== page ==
School districts are viewing the science scores with concern and want to see what's working and what isn't, said Suzanne Klein, superintendent of Grosse Pointe Public Schools, where high school science scores slipped a couple of points from last year.
qualityg says… are you telling me you are not doing this as a whole, but each district will decide? Folks, these are after the fact result measures, where are the process measures that alert you to problems, there are none. This process is NOT stable; in fact it’s OUT OF CONTROL. What is the Process?
Gayle Green, assistant superintendent for curriculum for the Macomb Intermediate School District, said it's important to keep the scores in perspective.

If the district "dropped six points and the state's dropped six points, that's probably a function of the test," Green said.
Dr. Deming says … You should not ask questions without knowledge.

Other scores fluctuated, but not by significant amounts. In reading, 1.7% more students met or exceeded the state standards and fewer students scored in the lowest level. Green said the two-year reading trend, with an 11.7% increase thanks to a 10% jump last year, is good news because it shows the improvement continued into the next year.
qualityg says... how can we continue to use numbers for our children, there is no pain in numbers, show me the faces of the students who are not measuring up to a system where there will always be variation.

"One year does not make or break an achievement score and one year does not make or break a trend," Green said.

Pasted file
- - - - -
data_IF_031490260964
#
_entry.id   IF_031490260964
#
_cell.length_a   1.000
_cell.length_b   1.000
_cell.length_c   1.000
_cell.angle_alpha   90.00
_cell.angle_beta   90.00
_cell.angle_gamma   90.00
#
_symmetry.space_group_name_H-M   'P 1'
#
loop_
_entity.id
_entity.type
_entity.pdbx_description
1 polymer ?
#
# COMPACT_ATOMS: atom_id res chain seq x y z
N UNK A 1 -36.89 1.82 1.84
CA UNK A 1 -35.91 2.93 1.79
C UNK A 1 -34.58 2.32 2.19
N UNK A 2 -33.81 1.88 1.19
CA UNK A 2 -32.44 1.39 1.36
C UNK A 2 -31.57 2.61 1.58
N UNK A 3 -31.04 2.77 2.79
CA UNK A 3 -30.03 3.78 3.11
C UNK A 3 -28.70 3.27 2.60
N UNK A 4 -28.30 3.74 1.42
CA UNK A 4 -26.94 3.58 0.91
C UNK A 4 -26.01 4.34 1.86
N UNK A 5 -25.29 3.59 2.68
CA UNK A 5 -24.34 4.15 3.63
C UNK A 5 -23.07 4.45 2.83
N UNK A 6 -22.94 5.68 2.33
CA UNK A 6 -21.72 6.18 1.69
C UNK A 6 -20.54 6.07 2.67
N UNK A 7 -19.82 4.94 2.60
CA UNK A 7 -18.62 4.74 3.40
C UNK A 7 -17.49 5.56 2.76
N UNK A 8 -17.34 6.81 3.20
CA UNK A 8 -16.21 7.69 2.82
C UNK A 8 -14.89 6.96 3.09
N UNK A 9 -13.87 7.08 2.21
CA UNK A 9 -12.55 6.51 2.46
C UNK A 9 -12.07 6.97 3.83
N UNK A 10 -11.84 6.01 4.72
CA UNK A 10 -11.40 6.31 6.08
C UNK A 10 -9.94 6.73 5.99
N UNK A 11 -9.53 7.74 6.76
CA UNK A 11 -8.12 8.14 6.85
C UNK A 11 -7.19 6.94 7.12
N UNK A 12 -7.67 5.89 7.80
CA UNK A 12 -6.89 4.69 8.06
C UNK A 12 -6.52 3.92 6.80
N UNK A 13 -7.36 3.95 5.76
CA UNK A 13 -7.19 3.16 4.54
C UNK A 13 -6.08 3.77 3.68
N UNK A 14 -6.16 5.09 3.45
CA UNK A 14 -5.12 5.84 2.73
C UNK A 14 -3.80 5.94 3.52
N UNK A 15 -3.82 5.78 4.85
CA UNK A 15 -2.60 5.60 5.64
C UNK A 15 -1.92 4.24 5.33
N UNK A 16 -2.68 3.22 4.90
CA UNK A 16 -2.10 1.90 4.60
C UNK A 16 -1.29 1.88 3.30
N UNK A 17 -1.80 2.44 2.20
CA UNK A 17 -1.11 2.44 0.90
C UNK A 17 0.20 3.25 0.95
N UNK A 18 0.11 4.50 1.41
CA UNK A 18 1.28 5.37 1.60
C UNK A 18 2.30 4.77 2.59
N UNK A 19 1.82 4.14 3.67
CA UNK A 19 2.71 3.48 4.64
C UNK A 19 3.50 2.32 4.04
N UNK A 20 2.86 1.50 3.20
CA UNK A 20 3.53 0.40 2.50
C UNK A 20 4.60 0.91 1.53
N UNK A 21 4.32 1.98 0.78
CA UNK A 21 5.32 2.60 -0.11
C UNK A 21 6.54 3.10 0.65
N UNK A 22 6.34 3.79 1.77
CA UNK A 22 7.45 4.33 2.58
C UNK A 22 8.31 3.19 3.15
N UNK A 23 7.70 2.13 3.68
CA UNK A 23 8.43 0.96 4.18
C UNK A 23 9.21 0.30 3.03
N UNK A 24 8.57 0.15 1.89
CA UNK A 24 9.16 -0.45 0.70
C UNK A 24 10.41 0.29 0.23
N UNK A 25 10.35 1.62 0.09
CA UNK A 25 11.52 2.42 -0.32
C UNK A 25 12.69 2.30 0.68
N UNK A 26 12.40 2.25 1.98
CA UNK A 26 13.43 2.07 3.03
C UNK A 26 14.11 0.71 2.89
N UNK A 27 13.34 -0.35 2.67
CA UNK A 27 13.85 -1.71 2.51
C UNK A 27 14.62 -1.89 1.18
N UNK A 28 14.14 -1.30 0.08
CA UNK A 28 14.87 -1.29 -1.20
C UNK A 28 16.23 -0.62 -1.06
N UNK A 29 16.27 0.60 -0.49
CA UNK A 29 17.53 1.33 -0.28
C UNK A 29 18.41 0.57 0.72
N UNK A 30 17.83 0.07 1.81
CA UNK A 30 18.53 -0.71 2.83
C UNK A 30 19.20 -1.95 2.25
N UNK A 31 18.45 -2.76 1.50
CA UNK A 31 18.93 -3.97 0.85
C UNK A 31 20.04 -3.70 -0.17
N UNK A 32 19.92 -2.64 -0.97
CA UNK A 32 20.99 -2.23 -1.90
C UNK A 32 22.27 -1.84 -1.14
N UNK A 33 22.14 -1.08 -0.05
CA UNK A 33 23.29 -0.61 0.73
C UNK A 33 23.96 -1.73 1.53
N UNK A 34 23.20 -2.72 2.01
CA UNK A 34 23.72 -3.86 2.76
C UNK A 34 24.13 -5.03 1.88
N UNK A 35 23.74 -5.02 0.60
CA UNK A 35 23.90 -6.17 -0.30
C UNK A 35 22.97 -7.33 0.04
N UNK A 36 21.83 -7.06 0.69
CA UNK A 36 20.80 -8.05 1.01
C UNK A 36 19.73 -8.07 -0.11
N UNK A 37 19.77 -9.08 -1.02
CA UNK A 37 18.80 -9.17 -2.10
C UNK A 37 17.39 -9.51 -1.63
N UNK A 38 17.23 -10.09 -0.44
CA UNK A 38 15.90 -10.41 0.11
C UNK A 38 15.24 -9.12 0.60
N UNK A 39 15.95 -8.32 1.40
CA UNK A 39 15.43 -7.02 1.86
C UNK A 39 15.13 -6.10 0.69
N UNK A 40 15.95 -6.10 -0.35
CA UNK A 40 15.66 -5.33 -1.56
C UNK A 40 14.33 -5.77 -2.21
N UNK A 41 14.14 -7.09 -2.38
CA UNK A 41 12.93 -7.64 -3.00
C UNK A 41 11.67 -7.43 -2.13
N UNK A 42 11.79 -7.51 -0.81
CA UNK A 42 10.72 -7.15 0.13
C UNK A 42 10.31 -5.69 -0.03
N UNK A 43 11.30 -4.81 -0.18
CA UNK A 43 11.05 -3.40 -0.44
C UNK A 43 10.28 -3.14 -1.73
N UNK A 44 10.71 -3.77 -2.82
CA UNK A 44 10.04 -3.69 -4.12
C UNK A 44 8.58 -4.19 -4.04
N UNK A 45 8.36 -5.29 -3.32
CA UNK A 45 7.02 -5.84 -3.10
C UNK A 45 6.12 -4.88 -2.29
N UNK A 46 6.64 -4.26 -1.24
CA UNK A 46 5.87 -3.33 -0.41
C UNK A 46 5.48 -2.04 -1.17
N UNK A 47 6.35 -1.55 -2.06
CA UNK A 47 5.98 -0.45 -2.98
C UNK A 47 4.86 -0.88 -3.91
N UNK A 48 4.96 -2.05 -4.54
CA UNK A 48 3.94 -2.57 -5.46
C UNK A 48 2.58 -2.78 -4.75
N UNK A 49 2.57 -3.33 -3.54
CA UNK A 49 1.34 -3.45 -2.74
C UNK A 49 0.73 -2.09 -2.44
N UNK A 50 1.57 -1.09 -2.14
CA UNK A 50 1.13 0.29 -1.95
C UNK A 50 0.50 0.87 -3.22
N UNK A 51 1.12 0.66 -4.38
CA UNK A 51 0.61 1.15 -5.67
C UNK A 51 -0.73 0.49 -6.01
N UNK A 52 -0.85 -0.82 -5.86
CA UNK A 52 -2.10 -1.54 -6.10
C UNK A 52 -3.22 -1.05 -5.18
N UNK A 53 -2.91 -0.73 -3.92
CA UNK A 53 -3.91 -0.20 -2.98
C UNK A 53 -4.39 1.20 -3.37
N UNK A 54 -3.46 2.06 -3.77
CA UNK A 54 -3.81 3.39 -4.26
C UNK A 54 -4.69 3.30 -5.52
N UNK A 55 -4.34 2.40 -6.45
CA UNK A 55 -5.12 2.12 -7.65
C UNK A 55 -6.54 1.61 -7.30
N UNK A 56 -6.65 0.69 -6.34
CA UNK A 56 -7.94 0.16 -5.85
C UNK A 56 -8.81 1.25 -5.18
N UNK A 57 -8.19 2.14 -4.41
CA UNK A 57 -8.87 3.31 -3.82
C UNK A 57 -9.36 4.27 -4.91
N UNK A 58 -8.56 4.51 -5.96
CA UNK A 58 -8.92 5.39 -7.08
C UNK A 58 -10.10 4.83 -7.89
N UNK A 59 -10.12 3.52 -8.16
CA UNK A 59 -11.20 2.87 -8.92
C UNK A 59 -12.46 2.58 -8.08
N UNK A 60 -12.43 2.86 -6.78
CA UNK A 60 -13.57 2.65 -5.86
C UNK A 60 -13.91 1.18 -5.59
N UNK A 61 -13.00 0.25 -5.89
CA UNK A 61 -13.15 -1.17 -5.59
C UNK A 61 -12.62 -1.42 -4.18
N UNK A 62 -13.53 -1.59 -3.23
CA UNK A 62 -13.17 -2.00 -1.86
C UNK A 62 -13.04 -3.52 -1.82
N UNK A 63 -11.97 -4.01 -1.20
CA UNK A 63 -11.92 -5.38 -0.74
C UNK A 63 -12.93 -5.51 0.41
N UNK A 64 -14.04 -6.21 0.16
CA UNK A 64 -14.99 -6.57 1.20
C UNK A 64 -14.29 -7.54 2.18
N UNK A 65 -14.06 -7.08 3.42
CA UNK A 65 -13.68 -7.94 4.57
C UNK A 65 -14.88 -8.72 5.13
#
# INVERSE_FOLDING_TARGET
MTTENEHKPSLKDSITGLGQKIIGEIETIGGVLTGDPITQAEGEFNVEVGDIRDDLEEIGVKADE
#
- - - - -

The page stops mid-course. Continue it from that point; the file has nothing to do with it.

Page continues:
qualityg says…what trend? If you think Bar charts shown on the “Trend Reports” listed below they do not tell the story. Bar charts are categorical. Control Charts will show Trends, and will let you know if process or test is stable.

All other categories were down slightly, including a 0.6% loss in writing; 1.8% drop in math and a 1.2% loss in social studies. With the exception of science, the changes between 2004 and 2005 were insignificant.

"Every test is independent of every other test, so a little bit up, a little bit down, it's statistically meaningless," said David Plank of the Education Policy Center at Michigan State University. "It's random noise."

qualityg says… this is not noise, “By what Method” do you make this statement. Please provide data. I see no control charts that show stability, I see tampering from year to year in trying to hit a moving target, if statistically meaningless, why measure at all! Two terms often used in describing the types of variation are signal and noise. Variation that is expected, usual and typical is called noise. Variation that is really unusual and unexpected is called signal. We must understand the difference in signal and noise before we can properly respond to either.

qualityg recommended (even sent an Email) in May to Dr. Plank – “I learned from a very wise man (Dr. W. Edwards Deming - that when you’re dealing with statistics it’s best to be trained by a master, if not more damage can be done. Not falling into that category (I consider myself an applicationist) I would suggest Mr. David Plank co director of the Education Policy Center at Michigan State University contact an expert from their Statistics Department (preferably a theoretical statistician). Please ask that person to explain Dr. Deming’s Funnel Experiment before you continue to recalibrate a system that sounds like it is out of control.

MEAP Summary Reports (following reports produced by the Michigan Department of Education)

HS Class of 2005